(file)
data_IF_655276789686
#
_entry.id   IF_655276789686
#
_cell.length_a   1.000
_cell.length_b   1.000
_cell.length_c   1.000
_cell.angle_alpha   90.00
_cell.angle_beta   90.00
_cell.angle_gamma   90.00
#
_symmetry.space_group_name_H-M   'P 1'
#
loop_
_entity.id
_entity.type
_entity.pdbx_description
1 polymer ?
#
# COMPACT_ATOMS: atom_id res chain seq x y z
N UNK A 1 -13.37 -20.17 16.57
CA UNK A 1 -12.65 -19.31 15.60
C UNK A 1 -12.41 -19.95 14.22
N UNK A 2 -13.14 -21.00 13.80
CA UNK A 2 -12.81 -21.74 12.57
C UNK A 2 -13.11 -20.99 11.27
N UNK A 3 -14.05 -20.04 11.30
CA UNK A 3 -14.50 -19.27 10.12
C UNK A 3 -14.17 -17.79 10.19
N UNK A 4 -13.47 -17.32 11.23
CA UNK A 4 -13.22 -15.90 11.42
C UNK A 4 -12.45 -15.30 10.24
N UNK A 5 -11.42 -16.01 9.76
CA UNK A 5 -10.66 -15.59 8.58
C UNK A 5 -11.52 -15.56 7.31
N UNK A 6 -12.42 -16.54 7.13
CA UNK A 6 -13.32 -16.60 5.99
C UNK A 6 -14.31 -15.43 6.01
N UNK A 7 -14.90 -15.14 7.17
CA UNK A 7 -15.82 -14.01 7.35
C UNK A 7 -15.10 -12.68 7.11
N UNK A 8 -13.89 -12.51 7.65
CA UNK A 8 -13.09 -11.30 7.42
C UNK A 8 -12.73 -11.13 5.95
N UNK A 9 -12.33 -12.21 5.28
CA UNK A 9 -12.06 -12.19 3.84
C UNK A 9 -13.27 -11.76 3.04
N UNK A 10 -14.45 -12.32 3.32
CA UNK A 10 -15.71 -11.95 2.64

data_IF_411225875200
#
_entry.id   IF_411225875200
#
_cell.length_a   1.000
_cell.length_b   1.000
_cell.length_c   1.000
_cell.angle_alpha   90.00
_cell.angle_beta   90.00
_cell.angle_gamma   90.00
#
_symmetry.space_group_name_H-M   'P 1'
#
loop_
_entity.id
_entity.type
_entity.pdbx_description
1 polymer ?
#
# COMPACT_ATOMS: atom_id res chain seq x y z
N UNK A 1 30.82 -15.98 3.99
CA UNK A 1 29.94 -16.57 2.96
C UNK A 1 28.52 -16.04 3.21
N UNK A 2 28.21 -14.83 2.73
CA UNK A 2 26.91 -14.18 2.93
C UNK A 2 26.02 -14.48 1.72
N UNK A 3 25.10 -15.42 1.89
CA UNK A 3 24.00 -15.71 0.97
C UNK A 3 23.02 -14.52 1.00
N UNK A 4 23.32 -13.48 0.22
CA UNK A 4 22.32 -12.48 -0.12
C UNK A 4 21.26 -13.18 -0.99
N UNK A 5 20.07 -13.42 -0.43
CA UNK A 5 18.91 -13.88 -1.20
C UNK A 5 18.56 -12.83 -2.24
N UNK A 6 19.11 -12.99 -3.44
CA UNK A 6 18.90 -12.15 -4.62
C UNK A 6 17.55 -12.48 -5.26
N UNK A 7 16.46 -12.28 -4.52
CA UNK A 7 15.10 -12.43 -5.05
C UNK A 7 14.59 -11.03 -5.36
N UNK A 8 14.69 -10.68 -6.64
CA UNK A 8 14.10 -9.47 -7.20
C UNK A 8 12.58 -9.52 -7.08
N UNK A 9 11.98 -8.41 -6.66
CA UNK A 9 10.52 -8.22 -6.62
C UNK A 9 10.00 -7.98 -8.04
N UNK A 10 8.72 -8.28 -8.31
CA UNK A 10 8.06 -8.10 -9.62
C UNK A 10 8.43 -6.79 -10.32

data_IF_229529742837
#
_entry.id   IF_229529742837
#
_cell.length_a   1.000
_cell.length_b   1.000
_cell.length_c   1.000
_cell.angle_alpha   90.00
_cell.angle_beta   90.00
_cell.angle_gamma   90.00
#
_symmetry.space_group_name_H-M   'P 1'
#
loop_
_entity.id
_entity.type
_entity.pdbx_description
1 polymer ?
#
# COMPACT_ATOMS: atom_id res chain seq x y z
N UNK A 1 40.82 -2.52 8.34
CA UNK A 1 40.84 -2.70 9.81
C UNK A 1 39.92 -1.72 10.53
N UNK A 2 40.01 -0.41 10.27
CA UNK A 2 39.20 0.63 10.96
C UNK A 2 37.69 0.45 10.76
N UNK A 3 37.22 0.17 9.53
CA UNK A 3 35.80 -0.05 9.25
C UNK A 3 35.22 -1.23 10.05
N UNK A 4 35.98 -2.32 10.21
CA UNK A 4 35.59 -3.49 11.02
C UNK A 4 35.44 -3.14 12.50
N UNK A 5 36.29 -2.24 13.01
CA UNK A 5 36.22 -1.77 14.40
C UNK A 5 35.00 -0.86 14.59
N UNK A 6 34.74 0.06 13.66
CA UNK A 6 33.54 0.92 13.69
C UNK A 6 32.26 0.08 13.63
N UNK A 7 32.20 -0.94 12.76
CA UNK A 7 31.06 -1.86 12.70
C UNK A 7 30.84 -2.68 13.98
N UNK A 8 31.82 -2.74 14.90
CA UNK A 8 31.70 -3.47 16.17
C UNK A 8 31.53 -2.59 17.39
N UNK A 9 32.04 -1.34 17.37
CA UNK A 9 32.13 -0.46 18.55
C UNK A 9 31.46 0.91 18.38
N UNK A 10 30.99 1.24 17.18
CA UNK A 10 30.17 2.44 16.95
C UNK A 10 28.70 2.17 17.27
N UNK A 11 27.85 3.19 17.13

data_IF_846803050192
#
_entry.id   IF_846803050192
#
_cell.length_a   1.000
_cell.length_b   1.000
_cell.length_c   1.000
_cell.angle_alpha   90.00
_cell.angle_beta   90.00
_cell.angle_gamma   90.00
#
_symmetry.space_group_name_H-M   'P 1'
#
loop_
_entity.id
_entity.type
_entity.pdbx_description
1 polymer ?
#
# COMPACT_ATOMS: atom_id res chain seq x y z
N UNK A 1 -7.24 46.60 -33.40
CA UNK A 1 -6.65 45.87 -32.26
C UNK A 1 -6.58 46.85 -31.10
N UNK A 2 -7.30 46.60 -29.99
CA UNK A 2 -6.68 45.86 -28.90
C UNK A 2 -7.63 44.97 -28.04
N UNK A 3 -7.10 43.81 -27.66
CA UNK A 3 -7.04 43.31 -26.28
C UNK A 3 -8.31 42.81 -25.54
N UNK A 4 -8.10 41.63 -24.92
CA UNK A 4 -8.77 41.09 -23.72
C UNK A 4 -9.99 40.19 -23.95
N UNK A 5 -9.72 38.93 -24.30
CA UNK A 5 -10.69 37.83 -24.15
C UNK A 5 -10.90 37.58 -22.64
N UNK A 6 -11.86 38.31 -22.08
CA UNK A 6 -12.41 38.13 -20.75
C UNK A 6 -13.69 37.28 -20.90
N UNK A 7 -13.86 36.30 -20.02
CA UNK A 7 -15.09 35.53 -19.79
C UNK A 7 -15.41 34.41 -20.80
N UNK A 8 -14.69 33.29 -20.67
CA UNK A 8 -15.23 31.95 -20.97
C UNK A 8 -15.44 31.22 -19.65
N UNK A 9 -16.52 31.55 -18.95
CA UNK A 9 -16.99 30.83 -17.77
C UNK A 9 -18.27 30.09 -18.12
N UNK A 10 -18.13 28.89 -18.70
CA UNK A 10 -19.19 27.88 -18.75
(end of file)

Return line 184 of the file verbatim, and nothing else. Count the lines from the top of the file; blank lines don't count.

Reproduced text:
CA UNK A 5 -10.69 37.83 -24.15